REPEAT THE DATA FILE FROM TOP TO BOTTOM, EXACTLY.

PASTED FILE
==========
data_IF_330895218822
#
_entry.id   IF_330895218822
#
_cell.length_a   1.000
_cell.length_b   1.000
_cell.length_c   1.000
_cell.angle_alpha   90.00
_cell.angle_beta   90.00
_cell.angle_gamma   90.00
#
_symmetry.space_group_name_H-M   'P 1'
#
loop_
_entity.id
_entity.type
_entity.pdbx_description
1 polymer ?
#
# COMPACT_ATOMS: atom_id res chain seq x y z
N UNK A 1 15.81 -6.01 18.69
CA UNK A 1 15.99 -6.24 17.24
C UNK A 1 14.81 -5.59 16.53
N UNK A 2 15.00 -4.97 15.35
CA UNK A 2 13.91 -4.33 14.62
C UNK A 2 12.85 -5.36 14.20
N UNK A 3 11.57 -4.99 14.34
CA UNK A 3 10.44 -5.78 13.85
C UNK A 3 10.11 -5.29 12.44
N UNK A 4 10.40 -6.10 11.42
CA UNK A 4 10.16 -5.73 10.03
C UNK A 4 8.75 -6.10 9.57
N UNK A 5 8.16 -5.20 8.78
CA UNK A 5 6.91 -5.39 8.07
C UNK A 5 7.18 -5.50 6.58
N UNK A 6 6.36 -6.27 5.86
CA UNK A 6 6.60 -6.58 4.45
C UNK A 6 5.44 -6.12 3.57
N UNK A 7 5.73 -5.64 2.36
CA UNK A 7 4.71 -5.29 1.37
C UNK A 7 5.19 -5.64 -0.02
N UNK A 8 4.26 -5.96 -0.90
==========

data_IF_330895218822
#
_entry.id   IF_330895218822
#
_cell.length_a   1.000
_cell.length_b   1.000
_cell.length_c   1.000
_cell.angle_alpha   90.00
_cell.angle_beta   90.00
_cell.angle_gamma   90.00
#
_symmetry.space_group_name_H-M   'P 1'
#
loop_
_entity.id
_entity.type
_entity.pdbx_description
1 polymer ?
#
# COMPACT_ATOMS: atom_id res chain seq x y z
N UNK A 1 15.81 -6.01 18.69
CA UNK A 1 15.99 -6.24 17.24
C UNK A 1 14.81 -5.59 16.53
N UNK A 2 15.00 -4.97 15.35
CA UNK A 2 13.91 -4.33 14.62
C UNK A 2 12.85 -5.36 14.20
N UNK A 3 11.57 -4.99 14.34
CA UNK A 3 10.44 -5.78 13.85
C UNK A 3 10.11 -5.29 12.44
N UNK A 4 10.40 -6.10 11.42
CA UNK A 4 10.16 -5.73 10.03
C UNK A 4 8.75 -6.10 9.57
N UNK A 5 8.16 -5.20 8.78
CA UNK A 5 6.91 -5.39 8.07
C UNK A 5 7.18 -5.50 6.58
N UNK A 6 6.36 -6.27 5.86
CA UNK A 6 6.60 -6.58 4.45
C UNK A 6 5.44 -6.12 3.57
N UNK A 7 5.73 -5.64 2.36
CA UNK A 7 4.71 -5.29 1.37
C UNK A 7 5.19 -5.64 -0.02
N UNK A 8 4.26 -5.96 -0.90